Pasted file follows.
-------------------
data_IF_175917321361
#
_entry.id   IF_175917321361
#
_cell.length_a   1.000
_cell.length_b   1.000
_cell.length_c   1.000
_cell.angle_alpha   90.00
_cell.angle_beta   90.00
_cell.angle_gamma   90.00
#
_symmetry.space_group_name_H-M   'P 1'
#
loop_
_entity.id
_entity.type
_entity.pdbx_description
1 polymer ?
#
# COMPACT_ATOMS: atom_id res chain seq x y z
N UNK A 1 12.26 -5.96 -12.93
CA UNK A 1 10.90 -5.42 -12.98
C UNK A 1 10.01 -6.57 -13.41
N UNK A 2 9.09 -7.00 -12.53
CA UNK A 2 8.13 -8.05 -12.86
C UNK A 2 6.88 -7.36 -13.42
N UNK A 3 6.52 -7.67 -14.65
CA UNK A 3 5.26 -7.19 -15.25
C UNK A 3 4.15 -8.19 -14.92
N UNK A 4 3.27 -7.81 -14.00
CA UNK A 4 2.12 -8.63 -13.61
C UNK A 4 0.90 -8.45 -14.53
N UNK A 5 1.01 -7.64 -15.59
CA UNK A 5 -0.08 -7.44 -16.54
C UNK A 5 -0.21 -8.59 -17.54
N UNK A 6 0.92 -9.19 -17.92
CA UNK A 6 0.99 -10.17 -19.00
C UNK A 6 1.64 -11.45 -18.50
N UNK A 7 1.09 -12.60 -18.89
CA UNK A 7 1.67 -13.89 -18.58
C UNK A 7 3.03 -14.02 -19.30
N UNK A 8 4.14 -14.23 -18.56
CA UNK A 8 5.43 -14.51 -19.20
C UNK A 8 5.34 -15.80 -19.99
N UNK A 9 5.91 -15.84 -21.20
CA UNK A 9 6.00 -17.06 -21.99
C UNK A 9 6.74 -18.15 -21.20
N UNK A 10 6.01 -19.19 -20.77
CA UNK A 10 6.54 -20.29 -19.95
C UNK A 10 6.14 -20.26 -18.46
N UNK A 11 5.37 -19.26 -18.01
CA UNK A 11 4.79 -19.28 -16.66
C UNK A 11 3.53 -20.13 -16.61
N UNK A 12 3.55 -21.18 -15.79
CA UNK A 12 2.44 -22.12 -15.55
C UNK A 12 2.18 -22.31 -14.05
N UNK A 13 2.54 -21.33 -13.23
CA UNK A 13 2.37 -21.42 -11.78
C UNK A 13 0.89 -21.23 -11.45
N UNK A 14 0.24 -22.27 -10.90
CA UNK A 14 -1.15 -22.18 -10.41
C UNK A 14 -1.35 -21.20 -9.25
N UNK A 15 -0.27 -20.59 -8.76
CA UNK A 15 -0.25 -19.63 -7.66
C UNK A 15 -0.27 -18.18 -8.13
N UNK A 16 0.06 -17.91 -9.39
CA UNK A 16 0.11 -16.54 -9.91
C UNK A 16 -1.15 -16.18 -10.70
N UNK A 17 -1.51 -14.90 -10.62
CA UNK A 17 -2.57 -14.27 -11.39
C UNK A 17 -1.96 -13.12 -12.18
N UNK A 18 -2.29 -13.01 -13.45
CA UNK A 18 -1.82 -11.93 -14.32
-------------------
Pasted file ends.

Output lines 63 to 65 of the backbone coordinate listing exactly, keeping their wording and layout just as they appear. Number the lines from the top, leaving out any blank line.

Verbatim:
N UNK A 15 -0.27 -20.59 -8.76
CA UNK A 15 -0.25 -19.63 -7.66
C UNK A 15 -0.27 -18.18 -8.13